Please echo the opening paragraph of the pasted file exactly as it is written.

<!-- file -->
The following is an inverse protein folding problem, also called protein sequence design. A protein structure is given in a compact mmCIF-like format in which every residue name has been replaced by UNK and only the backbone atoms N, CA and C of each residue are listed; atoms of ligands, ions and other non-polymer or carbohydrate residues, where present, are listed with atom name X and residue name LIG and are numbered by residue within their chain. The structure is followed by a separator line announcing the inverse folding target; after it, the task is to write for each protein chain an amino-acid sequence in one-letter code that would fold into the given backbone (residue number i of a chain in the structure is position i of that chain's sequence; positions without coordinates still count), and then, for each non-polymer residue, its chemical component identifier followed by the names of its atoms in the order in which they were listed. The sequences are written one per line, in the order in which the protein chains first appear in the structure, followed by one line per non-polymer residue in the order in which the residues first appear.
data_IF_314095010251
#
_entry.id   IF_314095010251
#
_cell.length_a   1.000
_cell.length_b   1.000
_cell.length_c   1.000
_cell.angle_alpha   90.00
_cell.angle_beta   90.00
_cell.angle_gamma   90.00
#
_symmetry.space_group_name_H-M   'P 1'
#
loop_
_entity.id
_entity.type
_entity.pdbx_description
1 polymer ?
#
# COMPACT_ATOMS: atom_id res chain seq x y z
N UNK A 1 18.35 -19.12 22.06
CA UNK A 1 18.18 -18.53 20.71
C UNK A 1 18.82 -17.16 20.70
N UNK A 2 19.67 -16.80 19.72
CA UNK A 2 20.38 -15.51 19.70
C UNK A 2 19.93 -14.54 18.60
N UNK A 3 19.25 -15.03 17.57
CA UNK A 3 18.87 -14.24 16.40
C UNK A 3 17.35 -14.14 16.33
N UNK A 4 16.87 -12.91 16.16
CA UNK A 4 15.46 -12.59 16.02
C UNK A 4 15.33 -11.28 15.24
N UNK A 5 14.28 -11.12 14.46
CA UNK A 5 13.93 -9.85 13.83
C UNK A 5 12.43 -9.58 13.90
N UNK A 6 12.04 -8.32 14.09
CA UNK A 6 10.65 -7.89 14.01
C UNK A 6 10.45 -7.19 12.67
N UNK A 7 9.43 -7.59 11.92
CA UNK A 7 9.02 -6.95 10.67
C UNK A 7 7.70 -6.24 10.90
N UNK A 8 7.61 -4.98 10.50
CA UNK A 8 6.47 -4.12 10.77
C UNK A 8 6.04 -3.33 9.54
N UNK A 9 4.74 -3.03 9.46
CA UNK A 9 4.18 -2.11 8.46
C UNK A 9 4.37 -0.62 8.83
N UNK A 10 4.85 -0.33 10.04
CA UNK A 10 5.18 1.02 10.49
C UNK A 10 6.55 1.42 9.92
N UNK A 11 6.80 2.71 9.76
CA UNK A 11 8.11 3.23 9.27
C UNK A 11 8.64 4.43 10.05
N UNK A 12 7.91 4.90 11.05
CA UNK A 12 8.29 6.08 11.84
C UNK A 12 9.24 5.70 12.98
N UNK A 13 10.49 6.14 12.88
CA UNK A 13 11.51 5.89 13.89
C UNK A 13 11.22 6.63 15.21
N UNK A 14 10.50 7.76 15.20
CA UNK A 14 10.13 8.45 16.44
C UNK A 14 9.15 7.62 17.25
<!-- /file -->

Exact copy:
The following is an inverse protein folding problem, also called protein sequence design. A protein structure is given in a compact mmCIF-like format in which every residue name has been replaced by UNK and only the backbone atoms N, CA and C of each residue are listed; atoms of ligands, ions and other non-polymer or carbohydrate residues, where present, are listed with atom name X and residue name LIG and are numbered by residue within their chain. The structure is followed by a separator line announcing the inverse folding target; after it, the task is to write for each protein chain an amino-acid sequence in one-letter code that would fold into the given backbone (residue number i of a chain in the structure is position i of that chain's sequence; positions without coordinates still count), and then, for each non-polymer residue, its chemical component identifier followed by the names of its atoms in the order in which they were listed. The sequences are written one per line, in the order in which the protein chains first appear in the structure, followed by one line per non-polymer residue in the order in which the residues first appear.